Ali Eskandarian’s Golden Years is subtitled ‘An Iranian-American Beat Novel’ (Faber, £14.99). It isn’t that, quite — and it is, like Yapa’s book, untidily written in places (though it’s very much a work in progress: the author was shot by a disgruntled ex-bandmate before it was finished). But it shows that you can successfully reinvigorate a tired genre by changing the ethnicity of the characters if you do so with heart and energy. It’s a lightly fictionalised memoir of a circle of Iranian musicians, on a spectrum between ‘lovably flawed’ and just plain ‘flawed’, larking about like baby foxes in what must have been the last authentically squalid loft in Brooklyn. It’s not clear whether they can play at all. But, as refugees from a puritanical theocracy, they are a more potent emblem of freedom and joy than 100 Tea Party rallies, or 10,000 pilled-up EDM maniacs.

This Living and Immortal Thing by Austin Duffy (Granta, £12.99) is a curious hybrid, a sort of technocrat’s picaresque. The narrator is an Irish oncologist on placement in New York, weighing up the emotional forces of family (and the more complex lateral stresses exerted by his estranged wife) against the clear and present attractions of Marya, who does translation work for Russian patients at the hospital, and whom the blurb unforgivably calls ‘beautiful but elusive’. Meanwhile, we get regular updates about his research, some of them in the form of footnotes, which is a little mansplainy, to be honest. Henrietta, the only one of his lab mice to have a name, undergoes a story arc that mirrors those of the key human players. Despite its chilly subject, the book has a certain lightness of touch. Duffy himself is an Irish oncologist based in the USA — though the estranged wife and beautiful but elusive Russian translator seem to be fictional.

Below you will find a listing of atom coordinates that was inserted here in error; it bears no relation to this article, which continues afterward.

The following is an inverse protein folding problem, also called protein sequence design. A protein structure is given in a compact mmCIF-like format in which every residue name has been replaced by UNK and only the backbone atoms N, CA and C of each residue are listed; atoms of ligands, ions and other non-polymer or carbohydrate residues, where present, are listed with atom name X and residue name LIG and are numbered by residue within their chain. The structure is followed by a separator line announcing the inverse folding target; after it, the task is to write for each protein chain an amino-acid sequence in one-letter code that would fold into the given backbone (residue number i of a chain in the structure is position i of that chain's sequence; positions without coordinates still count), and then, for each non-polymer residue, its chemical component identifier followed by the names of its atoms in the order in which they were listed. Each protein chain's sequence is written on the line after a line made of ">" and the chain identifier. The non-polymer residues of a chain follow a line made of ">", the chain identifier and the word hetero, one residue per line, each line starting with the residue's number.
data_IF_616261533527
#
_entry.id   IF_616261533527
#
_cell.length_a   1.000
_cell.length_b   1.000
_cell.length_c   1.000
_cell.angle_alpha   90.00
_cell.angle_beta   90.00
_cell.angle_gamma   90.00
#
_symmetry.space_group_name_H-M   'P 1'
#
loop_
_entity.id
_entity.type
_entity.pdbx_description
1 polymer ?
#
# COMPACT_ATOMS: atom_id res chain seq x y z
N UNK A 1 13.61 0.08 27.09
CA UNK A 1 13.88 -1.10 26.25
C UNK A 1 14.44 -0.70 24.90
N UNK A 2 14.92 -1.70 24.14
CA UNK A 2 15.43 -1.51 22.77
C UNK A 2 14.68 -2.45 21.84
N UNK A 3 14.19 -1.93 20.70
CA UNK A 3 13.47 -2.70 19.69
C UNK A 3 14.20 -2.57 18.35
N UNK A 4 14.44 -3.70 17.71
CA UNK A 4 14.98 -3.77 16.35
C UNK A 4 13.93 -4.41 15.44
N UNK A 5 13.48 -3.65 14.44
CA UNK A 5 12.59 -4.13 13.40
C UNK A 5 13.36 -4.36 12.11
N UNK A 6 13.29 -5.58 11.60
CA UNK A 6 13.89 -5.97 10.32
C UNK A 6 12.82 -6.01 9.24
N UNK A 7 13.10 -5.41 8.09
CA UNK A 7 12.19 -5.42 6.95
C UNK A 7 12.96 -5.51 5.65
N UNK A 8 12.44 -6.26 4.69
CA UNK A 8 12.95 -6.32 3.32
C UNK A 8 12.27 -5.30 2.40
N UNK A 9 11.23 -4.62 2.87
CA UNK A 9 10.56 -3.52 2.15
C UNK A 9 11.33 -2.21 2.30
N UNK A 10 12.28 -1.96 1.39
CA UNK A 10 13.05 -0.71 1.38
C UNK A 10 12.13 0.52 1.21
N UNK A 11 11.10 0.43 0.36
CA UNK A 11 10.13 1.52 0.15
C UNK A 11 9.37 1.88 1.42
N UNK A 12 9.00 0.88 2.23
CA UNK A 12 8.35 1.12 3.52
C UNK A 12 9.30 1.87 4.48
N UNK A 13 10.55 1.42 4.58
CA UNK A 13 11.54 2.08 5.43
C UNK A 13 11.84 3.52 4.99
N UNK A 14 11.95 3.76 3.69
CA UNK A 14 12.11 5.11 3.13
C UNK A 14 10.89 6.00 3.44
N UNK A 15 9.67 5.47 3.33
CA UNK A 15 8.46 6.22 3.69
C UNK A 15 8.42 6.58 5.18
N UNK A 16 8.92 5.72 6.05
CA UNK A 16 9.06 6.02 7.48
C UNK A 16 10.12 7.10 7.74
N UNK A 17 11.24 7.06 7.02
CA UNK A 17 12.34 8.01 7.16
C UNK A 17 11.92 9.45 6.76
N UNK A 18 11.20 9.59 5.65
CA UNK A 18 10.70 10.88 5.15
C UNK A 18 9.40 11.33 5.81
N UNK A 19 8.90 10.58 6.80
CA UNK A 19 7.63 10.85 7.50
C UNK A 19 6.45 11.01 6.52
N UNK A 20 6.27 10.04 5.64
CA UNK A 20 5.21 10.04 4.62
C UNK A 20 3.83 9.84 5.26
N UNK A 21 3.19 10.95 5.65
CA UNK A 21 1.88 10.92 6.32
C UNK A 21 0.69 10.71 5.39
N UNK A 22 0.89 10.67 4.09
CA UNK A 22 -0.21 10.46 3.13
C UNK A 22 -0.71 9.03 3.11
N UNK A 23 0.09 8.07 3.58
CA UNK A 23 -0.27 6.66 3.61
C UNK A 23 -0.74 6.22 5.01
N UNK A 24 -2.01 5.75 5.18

The Maker of Swans by Paraic O’Donnell (Weidenfeld, £12.99) is certainly the most sonorous, the most beautifully made, of this selection: all Yeatsian cadences and Nabokovian sensuality. It’s also a disquieting and unfathomable book: a sort of pseudo-antiquarian magic-realist country-house melodrama, stained at the margins with lashings of Gothic (if you liked Downton Abbey, you’ll hate this). What passes for a plot is a pacy and vaguely Dennis Wheatley-ish parable of innocence and experience centred on the mysterious Mr Crowe, a kind of fallen angel to whom the young Alan Rickman would have done justice, his fragile yet prodigious ward Clara, and Eustace, valet, bagman and keeper of secrets. There’s also a noted soprano, a secret society — and even some swans (or rather cygnets), whose precarious fate mirrors that of their human neighbours.